fertilizers. Paraffin wax is a white, tasteless, odorless solid, with a typical melting point between about 47 C and
64 [16]. Other types of waxes are synthetic oil based, petroleum or mineral waxes. Waxes are normally used by
an additive or a tackifier to make good sealing properties [17,18]
2.4.2.3. Polymer Coated (PC)
Polymer-coated fertilizers (PCF) represent the most technically advanced controlled released fertilizers. They
include a water-soluble fertilizer core and one or more than one layers of polymer. There are large varieties of
polymers to coat the core fertilizer also the coatings layer could be the same one or different. In PC fertilizers
release of nutrients will happen by diffusion through a semi permeable polymer membrane. Water penetrates the
coating and dissolves the core. Release rate can be controlled by varying the composition and thickness of the
coating. In addition, pressure builds up can cause cracks to form, from which fertilizer passes into the soil [8].
2.5. Review of different types of polymer coated CRFs
2.5.1. Sole Polymer coated CRFs
One type of polymer coated CRFs is the one that the fertilizer core which could be N, P, K or compound fertilizer,
is just coated with one or more than one layer of polymer coating. In this case the polymer could be solvent based
or water-based. The application process starts with dissolving the polymer in an organic solvent or water. After
dissolving, the coating will be sprayed onto the fertilizer in a coating drum or fluid bed [19]. Polymer coated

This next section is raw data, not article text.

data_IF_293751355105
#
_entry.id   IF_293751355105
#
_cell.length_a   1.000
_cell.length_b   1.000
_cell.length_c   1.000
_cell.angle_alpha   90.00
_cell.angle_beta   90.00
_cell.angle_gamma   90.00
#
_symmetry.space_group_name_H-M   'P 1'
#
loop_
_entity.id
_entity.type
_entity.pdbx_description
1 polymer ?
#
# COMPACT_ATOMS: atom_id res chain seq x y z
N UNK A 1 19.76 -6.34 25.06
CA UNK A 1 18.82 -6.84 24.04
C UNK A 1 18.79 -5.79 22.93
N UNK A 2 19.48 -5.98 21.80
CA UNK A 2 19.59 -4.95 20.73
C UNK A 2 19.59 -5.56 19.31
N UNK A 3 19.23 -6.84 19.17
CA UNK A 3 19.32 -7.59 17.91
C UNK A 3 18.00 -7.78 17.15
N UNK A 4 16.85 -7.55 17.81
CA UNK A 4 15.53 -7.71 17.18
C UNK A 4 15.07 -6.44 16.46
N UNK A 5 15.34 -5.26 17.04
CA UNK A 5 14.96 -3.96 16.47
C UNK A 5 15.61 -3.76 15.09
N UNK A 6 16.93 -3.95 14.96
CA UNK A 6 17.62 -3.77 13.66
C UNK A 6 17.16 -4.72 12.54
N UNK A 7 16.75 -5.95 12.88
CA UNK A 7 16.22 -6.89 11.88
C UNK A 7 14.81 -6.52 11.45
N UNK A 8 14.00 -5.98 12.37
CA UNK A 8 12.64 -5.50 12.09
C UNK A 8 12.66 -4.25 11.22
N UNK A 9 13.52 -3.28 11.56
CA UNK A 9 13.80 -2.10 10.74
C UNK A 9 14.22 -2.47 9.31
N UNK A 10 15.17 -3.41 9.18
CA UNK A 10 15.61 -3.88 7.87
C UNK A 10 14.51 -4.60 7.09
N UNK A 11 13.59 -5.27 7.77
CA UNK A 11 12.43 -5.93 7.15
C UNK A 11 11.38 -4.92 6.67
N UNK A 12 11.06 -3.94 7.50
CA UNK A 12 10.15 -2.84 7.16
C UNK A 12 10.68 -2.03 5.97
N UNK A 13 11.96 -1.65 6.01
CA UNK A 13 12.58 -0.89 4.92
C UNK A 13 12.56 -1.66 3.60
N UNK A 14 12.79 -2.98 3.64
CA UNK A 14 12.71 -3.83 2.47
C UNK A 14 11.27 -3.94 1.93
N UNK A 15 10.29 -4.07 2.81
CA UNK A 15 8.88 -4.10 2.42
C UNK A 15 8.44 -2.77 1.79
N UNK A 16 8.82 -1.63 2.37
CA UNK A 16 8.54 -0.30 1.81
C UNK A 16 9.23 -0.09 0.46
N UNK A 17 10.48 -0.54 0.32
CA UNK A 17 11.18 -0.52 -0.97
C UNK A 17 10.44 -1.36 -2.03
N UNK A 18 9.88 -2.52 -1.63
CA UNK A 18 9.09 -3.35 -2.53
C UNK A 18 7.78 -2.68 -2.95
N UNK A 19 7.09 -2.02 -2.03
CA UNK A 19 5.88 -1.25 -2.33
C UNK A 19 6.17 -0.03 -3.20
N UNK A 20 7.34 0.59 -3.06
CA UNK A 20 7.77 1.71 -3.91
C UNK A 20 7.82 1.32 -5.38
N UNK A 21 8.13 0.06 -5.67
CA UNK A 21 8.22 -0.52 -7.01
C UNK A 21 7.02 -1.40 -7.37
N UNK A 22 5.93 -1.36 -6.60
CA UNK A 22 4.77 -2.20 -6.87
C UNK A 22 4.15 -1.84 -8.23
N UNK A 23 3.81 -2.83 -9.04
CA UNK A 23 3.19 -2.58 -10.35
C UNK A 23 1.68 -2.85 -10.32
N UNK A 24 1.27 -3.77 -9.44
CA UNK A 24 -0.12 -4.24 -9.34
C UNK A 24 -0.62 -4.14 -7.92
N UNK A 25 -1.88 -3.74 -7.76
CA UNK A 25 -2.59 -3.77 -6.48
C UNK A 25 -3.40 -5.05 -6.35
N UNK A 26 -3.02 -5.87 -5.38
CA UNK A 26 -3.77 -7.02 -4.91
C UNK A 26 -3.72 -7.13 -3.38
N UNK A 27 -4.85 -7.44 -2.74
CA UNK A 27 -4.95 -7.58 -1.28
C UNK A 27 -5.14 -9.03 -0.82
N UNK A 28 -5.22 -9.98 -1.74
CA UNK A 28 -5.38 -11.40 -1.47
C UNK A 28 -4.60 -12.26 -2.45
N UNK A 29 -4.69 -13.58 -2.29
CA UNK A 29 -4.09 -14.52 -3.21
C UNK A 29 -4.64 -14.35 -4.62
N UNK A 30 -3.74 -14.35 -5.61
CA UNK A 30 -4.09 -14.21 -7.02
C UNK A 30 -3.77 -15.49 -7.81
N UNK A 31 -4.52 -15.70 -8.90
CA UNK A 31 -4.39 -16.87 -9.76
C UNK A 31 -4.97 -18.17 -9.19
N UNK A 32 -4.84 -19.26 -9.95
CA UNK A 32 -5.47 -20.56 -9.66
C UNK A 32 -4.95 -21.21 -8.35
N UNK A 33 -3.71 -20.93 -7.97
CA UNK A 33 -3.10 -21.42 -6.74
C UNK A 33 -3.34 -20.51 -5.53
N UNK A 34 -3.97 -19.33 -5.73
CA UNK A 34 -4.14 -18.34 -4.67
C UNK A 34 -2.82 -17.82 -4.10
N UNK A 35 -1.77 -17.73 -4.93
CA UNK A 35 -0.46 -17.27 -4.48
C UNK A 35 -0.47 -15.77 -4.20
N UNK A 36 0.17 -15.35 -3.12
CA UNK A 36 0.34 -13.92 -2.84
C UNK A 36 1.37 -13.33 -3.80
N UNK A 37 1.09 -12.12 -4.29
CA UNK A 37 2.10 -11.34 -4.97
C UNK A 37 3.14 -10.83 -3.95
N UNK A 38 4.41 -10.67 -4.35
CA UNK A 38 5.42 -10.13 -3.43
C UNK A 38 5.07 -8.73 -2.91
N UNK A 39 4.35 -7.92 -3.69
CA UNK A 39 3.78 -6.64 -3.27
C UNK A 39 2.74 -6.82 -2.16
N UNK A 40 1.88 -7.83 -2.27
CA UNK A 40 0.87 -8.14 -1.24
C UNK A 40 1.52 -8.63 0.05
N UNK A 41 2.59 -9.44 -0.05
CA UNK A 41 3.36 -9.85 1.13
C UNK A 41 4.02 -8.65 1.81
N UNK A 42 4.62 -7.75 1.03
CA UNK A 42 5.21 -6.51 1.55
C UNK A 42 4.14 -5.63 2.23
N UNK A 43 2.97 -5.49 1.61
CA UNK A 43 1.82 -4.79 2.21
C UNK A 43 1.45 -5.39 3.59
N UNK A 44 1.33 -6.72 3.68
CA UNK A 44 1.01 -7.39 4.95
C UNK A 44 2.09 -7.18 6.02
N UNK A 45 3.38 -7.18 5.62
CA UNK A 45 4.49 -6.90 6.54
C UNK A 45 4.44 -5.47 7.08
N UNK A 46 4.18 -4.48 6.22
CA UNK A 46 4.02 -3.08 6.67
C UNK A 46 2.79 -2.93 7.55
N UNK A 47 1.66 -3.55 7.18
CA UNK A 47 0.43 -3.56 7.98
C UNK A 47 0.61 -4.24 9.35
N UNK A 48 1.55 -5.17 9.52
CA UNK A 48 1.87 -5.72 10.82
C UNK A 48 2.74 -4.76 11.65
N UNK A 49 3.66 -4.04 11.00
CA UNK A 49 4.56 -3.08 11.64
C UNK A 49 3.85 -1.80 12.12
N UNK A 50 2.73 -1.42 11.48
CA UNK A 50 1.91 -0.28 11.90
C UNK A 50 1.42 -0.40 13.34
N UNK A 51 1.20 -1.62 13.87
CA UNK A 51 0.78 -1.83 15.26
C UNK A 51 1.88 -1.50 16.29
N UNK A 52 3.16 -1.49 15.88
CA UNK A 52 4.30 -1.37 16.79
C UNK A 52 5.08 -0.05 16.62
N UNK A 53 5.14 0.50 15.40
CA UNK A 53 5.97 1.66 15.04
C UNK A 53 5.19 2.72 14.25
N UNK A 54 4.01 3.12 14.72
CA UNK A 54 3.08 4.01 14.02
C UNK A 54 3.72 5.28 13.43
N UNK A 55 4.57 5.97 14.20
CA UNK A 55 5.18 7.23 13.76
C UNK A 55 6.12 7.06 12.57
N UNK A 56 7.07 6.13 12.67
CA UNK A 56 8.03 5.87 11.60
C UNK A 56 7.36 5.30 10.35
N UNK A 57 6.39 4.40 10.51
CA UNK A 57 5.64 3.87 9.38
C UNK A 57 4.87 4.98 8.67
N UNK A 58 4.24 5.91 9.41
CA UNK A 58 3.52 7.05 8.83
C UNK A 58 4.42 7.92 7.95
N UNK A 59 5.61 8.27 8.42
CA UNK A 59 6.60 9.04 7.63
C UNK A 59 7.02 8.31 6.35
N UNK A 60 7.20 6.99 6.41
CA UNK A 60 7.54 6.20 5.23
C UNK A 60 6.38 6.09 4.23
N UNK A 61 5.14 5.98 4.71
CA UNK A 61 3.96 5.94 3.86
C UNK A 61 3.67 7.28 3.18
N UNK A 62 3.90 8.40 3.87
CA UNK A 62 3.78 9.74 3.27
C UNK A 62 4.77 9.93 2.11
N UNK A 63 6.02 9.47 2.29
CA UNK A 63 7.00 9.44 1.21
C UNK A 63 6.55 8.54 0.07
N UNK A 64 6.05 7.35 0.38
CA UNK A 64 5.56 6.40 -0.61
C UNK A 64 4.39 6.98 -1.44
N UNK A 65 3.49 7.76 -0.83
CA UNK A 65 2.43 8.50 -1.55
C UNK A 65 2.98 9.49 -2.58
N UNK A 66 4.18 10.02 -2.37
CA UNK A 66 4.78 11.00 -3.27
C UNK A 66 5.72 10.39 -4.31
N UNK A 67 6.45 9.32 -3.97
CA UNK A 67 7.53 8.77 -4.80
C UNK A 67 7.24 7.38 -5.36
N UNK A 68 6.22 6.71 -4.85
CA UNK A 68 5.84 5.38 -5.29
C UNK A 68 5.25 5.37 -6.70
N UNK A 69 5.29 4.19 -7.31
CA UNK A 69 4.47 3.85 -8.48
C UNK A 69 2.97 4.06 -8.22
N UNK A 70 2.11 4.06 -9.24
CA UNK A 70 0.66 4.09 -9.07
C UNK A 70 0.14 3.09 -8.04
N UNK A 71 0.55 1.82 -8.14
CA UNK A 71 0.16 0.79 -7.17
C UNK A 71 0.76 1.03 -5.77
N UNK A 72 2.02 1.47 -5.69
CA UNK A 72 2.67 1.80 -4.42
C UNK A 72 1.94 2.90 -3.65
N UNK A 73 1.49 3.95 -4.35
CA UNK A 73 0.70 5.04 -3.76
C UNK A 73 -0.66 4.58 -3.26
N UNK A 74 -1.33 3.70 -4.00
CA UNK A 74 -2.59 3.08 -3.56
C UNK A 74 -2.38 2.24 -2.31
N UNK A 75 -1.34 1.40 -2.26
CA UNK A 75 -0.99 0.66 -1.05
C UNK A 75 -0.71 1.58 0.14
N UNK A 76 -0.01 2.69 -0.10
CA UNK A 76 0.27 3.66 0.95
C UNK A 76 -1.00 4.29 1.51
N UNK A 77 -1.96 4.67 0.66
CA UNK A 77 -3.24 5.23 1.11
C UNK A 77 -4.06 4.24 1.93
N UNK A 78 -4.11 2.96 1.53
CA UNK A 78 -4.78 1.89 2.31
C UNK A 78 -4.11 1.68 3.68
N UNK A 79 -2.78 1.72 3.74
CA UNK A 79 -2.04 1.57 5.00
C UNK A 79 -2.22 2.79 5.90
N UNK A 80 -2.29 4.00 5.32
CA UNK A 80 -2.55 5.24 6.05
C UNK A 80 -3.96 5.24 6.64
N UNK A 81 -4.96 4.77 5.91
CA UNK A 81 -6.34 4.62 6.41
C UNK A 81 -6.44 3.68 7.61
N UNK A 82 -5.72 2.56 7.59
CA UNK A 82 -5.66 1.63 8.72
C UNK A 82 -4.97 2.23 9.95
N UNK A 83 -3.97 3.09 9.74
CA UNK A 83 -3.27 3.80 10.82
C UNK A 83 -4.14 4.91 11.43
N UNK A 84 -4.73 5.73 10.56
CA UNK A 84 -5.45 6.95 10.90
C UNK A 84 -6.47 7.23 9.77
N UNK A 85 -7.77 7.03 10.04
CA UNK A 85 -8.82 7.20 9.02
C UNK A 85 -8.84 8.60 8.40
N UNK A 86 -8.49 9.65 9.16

fertilizers have some. One of them is that uniform and defect free coating will surround fertilize. The other is that
the coating will be very tough and durable which is resistant against mechanical breakdown. Also, polymer
coatings are biologically inactive so they will not breakdown by soil microbes.
In most cases except for degradable polymers release of fertilizers
will occur by diffusion through the polymer coat rather than through
defects. In some other coated fertilizers like sulfur coatings there
should be a flaw in coating to cause releasing of fertilizer.
There are lots of examples for polymers which have been used in
the literatures as coating for fertilizers. Some of them include
dicyclopentadien [20], urea and urethane based [21-26], epoxy
based [27-29], polyvinylidene chloride-based latex [19] carboxyl-
carrying ethylene polymers [30], biodegradable starch based [31], urea formaldehyde [32].
However, polymer coated fertilizers have some week points. About solvent-based coatings using large amount of
organic solvents like toluene or xylene will lead to environmental concerns. These solvents are volatile and
releasing them to environment makes some hazards for human health. Also, polymer coatings are more
expensive than sulfur coatings because not only polymer materials are more expensive but also process and
equipments which are used for production of polymer coated fertilizers are also more complex than equipments
used for other coatings.
2.5.2. Sulfur-polymer coated CRFs
One of most common coated fertilizers are the ones in which core fertilizer is covered by a layer of sulfur coating